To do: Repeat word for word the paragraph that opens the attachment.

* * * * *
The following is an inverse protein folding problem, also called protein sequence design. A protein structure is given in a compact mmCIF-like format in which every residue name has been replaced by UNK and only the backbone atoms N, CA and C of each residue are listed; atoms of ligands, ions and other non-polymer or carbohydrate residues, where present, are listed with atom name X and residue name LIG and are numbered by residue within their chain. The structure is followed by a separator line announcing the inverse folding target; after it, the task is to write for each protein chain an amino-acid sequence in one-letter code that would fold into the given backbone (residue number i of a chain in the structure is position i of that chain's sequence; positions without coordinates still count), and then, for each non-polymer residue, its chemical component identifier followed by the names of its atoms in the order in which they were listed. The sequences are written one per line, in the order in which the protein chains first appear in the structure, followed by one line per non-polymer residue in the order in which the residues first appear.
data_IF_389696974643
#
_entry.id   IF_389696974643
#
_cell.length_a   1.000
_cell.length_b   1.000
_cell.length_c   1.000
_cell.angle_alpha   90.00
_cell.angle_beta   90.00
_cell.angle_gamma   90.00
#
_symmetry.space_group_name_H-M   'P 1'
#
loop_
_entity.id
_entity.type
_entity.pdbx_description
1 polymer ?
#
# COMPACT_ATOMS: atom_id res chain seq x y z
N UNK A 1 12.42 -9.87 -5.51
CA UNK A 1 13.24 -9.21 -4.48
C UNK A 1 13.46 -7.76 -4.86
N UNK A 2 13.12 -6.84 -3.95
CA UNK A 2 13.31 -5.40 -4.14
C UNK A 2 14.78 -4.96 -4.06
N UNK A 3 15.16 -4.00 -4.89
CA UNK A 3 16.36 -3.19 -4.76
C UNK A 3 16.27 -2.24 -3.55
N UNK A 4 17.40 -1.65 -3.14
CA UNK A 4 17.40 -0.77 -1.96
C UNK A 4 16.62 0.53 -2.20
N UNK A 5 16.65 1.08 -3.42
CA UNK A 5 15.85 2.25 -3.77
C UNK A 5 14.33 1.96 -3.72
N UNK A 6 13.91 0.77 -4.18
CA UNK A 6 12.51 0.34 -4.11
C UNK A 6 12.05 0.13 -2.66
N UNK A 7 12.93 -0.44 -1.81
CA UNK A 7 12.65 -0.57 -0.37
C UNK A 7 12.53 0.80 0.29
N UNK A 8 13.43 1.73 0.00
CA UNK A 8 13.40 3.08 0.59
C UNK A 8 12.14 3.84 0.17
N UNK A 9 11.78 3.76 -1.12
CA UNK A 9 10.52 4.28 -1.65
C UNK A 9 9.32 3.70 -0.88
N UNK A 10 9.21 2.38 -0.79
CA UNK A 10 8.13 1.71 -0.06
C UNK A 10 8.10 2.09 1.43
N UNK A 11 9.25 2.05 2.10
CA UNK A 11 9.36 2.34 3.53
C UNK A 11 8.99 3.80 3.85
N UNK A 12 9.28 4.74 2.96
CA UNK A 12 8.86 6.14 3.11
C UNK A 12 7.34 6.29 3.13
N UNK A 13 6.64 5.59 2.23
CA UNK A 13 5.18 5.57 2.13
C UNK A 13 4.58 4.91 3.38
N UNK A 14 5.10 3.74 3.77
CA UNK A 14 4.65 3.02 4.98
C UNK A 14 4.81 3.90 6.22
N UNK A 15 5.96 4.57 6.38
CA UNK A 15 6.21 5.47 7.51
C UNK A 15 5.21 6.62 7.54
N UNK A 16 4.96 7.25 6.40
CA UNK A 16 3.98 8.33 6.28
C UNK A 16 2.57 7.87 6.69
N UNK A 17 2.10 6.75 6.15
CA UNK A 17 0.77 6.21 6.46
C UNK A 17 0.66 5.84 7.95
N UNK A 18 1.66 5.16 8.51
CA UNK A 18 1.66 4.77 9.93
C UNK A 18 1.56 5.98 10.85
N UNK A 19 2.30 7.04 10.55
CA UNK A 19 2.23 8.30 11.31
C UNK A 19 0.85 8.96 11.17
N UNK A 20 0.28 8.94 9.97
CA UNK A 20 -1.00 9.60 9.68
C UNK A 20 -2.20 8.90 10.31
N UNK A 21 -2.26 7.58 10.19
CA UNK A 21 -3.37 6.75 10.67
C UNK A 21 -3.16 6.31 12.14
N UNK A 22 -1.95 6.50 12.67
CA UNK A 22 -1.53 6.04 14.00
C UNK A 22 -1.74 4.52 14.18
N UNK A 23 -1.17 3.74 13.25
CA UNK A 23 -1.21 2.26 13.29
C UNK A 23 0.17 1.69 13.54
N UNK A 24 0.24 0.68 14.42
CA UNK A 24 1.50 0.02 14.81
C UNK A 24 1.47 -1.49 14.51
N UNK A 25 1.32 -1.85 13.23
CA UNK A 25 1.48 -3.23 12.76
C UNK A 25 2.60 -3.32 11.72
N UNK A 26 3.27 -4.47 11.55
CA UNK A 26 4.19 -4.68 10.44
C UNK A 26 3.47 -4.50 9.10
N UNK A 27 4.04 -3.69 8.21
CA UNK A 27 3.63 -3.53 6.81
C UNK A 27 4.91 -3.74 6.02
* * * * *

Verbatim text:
The following is an inverse protein folding problem, also called protein sequence design. A protein structure is given in a compact mmCIF-like format in which every residue name has been replaced by UNK and only the backbone atoms N, CA and C of each residue are listed; atoms of ligands, ions and other non-polymer or carbohydrate residues, where present, are listed with atom name X and residue name LIG and are numbered by residue within their chain. The structure is followed by a separator line announcing the inverse folding target; after it, the task is to write for each protein chain an amino-acid sequence in one-letter code that would fold into the given backbone (residue number i of a chain in the structure is position i of that chain's sequence; positions without coordinates still count), and then, for each non-polymer residue, its chemical component identifier followed by the names of its atoms in the order in which they were listed. The sequences are written one per line, in the order in which the protein chains first appear in the structure, followed by one line per non-polymer residue in the order in which the residues first appear.